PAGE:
It's been more than five years since The Lazer 105.9 FM switched its format from a mix of modern rock and regional artists to unabashed Top 40, following a transition from local ownership to corporate ownership.
Now the radio station is changing once again, albeit less dramatically.
Despite rumors to the contrary, the Zimmer Radio Group is not actually selling the station. The four Zimmer brothers are dividing up management responsibilities of their different properties between themselves, with Jerry Zimmer taking a controlling interest in KLZR and its sister station, KLWN. The new company, Viking Communications, will treat Lawrence as its flagship market.
Already the station has adopted the Hot Adult Contemporary format.
"Hot AC is more targeted to adults, versus Top 40 being targeted to teenagers and young adults," explains Ron Covert, general manager of KLZR and chief operating officer of Viking. "The average listener to the Hot AC format is mid-30s."
A current Lazer playlist boasts artists such as Sheryl Crow, Coldplay, Kelly Clarkson and Goo Goo Dolls. Gone is any hint of rap, hip-hop or R&B; in this format.
But this choice also begs the question: Why in a town of nearly 30,000 college students does the largest radio station NOT play music that appeals more directly to college students?
"When it comes down to it, it's giving the local community who is here 365 days a year what they really want and what they're looking for -- from the advertising community to the listeners," Covert responds.
"People want to stereotype this town as a college town. It is, but it also has a lot of families and business people here year-round. There are a lot of options in Kansas City and Topeka for the college students. We just feel that being Lawrence's only two radio stations, we need to focus on what's best for the community itself."
According to Arbitron, the company that measures consumers and retail activity in media markets, when The Lazer still had its college rock-themed format in 1998 and 1999, it held a 1.4 share of the Kansas City market. The most recent stats available (spring 2002) show KLZR at a 0.4 share of the market -- less than a third of what it was under the previous format.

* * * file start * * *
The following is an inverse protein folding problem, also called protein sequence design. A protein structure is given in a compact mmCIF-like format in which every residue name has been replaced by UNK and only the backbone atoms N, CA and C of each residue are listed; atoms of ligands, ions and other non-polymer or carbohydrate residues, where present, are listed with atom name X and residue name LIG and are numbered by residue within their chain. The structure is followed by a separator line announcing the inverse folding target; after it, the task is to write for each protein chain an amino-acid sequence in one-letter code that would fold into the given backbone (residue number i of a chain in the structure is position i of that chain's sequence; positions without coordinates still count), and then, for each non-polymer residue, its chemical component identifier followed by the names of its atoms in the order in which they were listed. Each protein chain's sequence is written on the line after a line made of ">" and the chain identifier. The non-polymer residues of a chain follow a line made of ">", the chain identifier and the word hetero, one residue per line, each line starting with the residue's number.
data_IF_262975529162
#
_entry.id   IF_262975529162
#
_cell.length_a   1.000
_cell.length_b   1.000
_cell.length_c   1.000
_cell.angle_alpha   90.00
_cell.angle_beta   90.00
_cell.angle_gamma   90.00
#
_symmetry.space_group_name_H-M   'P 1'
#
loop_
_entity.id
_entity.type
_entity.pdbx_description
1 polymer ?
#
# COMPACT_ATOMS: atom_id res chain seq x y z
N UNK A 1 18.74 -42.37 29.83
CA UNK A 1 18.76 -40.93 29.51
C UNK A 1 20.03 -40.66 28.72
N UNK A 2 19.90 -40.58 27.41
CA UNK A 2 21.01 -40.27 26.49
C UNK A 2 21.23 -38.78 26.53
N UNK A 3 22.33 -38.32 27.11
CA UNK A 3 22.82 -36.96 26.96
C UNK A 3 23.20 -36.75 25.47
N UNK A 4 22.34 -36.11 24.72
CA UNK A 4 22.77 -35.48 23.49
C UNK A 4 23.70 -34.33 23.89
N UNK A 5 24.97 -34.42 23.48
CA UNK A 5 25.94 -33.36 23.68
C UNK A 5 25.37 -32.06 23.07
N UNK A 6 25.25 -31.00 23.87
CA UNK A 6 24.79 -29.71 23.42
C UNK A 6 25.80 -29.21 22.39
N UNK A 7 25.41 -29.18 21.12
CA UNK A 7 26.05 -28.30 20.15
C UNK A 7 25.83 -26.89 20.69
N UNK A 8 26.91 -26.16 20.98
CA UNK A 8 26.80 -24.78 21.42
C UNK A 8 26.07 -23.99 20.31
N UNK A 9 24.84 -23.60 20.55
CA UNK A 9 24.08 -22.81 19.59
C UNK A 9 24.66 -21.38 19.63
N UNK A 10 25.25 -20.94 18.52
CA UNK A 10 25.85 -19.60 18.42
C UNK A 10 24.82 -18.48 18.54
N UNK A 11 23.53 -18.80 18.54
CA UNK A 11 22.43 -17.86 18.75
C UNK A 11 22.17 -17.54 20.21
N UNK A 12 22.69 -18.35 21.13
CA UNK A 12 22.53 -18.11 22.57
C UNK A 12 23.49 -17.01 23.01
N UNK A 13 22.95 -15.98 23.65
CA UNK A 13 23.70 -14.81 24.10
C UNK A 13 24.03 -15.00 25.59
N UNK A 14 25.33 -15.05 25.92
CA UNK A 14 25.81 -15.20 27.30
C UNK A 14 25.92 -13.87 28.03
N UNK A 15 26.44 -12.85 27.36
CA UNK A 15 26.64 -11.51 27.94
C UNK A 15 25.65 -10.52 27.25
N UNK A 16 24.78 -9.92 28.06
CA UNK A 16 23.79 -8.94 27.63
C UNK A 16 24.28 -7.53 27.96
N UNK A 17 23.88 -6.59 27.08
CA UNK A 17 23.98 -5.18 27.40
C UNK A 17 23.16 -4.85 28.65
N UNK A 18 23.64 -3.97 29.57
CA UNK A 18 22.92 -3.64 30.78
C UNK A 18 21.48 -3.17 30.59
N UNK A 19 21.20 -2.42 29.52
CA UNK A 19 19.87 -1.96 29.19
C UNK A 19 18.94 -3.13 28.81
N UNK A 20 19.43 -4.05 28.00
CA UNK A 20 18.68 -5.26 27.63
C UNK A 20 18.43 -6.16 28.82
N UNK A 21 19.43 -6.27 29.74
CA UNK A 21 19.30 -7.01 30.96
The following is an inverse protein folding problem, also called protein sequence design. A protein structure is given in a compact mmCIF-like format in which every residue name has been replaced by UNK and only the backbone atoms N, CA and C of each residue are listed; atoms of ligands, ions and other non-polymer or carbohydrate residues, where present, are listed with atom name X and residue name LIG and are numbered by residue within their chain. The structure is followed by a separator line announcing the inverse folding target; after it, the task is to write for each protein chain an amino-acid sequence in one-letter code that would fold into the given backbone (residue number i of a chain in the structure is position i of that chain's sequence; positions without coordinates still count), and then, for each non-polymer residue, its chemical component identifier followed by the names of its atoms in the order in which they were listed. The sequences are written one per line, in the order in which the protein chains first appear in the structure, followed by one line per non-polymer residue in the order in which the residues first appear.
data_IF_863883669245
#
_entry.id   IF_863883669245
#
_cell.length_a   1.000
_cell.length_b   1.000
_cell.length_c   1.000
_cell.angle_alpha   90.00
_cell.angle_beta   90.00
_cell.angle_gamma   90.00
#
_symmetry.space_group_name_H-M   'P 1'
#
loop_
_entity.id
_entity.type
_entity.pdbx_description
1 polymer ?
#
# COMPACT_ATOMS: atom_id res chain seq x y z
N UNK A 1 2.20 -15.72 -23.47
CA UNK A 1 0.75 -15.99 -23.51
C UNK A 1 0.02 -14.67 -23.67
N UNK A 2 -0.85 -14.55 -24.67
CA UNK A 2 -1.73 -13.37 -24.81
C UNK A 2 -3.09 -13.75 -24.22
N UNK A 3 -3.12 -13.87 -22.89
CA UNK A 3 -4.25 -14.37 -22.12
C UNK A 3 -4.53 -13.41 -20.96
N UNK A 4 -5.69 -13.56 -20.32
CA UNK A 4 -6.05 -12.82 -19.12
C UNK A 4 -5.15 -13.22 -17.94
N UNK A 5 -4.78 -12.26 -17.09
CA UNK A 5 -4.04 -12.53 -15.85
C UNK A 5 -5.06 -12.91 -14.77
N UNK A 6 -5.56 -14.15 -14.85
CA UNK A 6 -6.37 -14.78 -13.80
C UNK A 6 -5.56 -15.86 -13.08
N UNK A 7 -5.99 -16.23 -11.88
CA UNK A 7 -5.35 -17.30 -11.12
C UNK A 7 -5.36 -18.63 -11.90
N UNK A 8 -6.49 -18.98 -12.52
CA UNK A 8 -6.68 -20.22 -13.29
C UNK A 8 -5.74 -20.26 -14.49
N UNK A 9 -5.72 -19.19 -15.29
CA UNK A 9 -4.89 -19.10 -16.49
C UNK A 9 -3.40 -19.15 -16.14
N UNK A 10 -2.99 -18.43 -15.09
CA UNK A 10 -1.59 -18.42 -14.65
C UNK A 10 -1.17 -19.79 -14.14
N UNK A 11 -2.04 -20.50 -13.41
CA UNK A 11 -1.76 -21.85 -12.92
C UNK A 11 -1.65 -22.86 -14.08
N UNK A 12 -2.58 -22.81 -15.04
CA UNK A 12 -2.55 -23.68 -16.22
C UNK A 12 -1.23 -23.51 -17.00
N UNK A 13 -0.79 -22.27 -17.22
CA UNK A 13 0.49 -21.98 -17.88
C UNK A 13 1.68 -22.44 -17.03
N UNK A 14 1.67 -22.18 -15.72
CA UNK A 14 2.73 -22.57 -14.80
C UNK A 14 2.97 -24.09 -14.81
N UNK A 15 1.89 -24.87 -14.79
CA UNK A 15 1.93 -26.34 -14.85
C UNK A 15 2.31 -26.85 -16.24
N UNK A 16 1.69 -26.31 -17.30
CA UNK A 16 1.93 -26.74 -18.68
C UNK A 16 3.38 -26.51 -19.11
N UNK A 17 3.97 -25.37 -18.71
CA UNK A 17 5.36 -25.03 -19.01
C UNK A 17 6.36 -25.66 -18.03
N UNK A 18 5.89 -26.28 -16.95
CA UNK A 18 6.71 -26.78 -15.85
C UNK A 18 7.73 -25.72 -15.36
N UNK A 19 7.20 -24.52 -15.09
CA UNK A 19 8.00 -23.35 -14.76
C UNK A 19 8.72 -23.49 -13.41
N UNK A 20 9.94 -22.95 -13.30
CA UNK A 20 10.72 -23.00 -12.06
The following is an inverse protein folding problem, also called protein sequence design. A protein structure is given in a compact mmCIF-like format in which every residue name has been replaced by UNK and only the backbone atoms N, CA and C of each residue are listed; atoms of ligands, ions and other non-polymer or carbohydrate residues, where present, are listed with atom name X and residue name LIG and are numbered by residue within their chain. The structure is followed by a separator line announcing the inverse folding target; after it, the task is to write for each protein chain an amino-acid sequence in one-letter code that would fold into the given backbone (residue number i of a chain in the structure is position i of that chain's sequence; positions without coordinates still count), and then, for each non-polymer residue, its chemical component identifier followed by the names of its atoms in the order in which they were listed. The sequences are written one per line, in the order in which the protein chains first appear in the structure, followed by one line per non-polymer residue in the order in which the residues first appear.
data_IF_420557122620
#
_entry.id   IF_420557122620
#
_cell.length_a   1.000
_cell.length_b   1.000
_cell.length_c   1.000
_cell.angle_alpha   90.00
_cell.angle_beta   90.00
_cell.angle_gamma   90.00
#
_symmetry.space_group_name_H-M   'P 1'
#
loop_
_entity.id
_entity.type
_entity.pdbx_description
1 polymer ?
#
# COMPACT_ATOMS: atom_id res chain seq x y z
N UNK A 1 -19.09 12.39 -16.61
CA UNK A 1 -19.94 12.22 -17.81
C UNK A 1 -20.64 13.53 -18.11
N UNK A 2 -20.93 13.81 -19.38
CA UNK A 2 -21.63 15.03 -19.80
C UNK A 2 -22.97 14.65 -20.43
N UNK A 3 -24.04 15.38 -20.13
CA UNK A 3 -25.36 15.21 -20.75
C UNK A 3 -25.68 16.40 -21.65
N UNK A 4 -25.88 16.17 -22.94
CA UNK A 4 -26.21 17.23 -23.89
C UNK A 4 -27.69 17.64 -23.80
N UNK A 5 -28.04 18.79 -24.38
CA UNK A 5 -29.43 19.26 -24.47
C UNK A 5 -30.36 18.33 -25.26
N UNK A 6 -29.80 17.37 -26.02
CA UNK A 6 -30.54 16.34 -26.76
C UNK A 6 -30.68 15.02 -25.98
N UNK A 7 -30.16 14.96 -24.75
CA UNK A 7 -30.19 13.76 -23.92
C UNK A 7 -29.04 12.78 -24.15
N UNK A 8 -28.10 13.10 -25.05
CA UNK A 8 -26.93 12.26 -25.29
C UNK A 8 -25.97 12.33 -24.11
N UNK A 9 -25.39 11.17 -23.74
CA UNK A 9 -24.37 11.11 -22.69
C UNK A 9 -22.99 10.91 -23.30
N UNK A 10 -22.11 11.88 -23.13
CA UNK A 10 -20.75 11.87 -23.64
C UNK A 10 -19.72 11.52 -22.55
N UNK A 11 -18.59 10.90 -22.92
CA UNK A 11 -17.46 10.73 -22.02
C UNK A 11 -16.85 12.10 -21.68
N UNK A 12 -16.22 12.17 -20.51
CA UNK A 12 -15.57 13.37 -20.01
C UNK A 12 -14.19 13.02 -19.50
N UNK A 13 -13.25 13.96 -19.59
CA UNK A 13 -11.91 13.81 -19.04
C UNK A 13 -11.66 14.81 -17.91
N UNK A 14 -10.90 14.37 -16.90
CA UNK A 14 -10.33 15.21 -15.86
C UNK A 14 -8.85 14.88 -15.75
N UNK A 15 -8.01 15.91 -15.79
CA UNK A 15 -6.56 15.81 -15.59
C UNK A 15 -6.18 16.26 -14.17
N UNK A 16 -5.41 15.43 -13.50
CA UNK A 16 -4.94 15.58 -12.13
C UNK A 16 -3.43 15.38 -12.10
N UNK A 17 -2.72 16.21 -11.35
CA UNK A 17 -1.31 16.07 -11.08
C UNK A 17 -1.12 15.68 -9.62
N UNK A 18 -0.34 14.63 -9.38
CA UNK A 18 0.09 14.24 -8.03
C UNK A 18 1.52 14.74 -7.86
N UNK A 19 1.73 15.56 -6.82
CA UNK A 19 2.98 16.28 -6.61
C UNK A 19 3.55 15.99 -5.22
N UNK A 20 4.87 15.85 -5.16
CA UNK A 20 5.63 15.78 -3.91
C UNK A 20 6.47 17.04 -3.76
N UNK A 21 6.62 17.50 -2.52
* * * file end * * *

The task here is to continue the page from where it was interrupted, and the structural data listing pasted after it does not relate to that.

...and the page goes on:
Arbitron's national office in Maryland says it has no current ratings information for The Lazer. This is either due to not enough listener diaries were filled out that included info on the station (at least 10 are needed), or because the station slipped below the .4 needed to register as actively part of the market.
"I'm not willing to say less people are listening to it," Covert says. "I don't have the numbers in front of me to back those up one way or another. This is a business and it all comes down to revenue, unfortunately, and how we can best serve the community at large. When the station targeted college kids, it had really good ratings but the revenue wasn't very good. That's just not a way you can stay in business."
KLZR has already revamped its "Lazer Morning Show" (6 a.m. to 10 a.m.) to reflect this Adult Contemporary philosophy.
"We've hired someone named Shani -- that's what she'll go by on the air," Covert says of the new host who took over Monday. "She's entertaining between songs. But more than that, Shani's a mother of five with a great understanding of the Lawrence community."
The more dramatic shifts will occur on KLWN.
"With KLWN we've also completely changed that format to news talk," says Covert, a 15-year veteran of Zimmer who moved three weeks ago to Lawrence from Columbia, Mo. "We've added the local Channel 6 meteorologist for doing our weather. We've also added to our news department so we can go back to covering all the issues that are important locally."
While Jerry Zimmer will continue to live in Cape Girardeau, Mo., where Zimmer Radio Group was based, the station is hoping to bring a more localized feel to the ownership.
"Our goal through both of the stations is to become more Lawrence-focused and respond more to the needs of the community and the listener base," Covert says. "In order to do that we felt we needed to go a little different direction."